So now you feel really bad, eh? Hint: if not, you should. If you spent a ton of time and money courting teens on Instagram, without even realizing the demographic had shifted to the cooler, hipper, Snapchat, and then you found out – like right now – you’d probably start trying to figure out how you could market on Snapchat, right?
Eggs, meet basket. No really, we mean it.
Which isn’t a terrible idea, but then you’d also have to account for the fact that teens appear to be swinging back to Instagram, so this would indicate you needed to double your budget for brand promotion so you could cover both of the “important” social media platforms, no?
We spend a lot of time around here talking about the fact that you need to own your own customers. You should be able to communicate with them in an effective, relatively inexpensive manner, and you should be able to do it on your own schedule.
And since they are your own customers, you should be able to send them marketing materials, brand promotion materials, that don’t require a third party approval EVERY FREAKING TIME (as long as you honor the terms and restrictions that you knew about when you signed up to use the technology) you want to speak to your customers and prospects.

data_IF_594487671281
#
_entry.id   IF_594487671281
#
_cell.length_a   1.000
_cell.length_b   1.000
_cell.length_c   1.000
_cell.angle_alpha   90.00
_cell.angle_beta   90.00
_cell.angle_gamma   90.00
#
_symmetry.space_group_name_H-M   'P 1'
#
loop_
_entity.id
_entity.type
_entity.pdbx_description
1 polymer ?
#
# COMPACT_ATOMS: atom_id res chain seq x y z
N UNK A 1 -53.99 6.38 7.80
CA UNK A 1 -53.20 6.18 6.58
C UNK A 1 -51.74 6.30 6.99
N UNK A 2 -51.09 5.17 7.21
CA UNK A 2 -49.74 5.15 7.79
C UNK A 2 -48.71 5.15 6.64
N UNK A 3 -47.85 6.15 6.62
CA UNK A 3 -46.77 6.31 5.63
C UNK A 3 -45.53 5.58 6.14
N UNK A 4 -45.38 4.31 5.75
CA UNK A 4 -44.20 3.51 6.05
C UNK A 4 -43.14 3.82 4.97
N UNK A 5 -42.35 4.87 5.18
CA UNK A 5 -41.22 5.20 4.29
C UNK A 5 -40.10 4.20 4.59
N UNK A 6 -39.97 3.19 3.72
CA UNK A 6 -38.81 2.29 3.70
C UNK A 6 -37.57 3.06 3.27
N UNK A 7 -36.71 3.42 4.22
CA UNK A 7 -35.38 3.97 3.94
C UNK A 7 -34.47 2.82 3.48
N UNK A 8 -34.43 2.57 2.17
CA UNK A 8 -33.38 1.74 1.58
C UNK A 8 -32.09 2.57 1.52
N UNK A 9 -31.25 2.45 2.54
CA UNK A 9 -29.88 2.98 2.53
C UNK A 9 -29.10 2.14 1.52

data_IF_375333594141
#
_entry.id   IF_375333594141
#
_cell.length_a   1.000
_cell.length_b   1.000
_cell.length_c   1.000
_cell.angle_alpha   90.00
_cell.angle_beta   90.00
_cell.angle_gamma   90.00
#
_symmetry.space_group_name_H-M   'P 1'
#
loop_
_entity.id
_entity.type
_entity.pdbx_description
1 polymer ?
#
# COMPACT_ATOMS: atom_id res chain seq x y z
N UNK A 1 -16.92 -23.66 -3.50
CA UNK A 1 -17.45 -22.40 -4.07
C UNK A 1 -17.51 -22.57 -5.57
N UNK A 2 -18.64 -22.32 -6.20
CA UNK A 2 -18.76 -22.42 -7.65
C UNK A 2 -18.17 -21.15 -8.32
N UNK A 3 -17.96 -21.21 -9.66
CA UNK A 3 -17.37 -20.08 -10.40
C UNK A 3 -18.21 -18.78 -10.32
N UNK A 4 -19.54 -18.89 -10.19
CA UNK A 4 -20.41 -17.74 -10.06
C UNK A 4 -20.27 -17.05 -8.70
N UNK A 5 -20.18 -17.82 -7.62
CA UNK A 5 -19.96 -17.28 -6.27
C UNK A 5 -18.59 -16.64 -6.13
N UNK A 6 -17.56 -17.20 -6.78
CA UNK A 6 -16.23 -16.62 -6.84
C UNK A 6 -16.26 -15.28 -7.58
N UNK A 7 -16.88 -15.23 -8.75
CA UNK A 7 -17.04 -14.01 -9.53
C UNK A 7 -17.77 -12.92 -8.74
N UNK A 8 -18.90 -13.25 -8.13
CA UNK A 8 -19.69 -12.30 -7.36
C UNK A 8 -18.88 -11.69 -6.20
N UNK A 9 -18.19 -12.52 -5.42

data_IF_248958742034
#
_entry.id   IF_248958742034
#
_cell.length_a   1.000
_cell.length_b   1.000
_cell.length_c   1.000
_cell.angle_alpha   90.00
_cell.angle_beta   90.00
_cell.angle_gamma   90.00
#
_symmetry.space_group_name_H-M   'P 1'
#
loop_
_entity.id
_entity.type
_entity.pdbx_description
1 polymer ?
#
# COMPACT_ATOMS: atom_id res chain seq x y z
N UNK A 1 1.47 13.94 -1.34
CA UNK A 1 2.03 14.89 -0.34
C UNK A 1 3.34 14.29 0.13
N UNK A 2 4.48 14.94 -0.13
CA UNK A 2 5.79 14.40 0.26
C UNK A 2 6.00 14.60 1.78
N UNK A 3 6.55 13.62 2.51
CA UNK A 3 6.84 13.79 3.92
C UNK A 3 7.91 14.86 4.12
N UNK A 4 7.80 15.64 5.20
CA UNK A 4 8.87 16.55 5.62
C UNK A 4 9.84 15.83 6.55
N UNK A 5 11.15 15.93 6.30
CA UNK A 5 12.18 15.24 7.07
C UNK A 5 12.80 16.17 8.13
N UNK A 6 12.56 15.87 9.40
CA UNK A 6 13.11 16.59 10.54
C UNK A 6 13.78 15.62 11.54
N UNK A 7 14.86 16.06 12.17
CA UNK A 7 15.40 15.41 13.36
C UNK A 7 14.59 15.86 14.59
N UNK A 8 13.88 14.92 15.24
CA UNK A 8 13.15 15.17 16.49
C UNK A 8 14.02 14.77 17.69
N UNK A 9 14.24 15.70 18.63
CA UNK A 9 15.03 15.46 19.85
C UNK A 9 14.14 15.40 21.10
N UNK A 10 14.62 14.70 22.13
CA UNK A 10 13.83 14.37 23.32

There are a lot of reasons that you should not rely too much on social media for your brand promotion.
Among the most important:
- Algorithm changes can cost you the bulk of your organic traffic literally overnight.
- Costs of advertising can vary wildly from one campaign to another.
- ***Regulations and restrictions are making it harder to identify and target your demographic as efficiently.
- Results are so variable at the moment, it’s hard to know what campaigns are working and which ones are duds.
- If there’s a shift in platforms, you could be left in the cold, especially given the cost of advertising on multiple platforms as a small business.
What are some alternatives?
Spreading your marketing and advertising budget over multiple campaign types and delivery methods is a wise way to minimize your risk and maximize your return. Some of the ones that are reliable, if old fashioned, include:
- Television or radio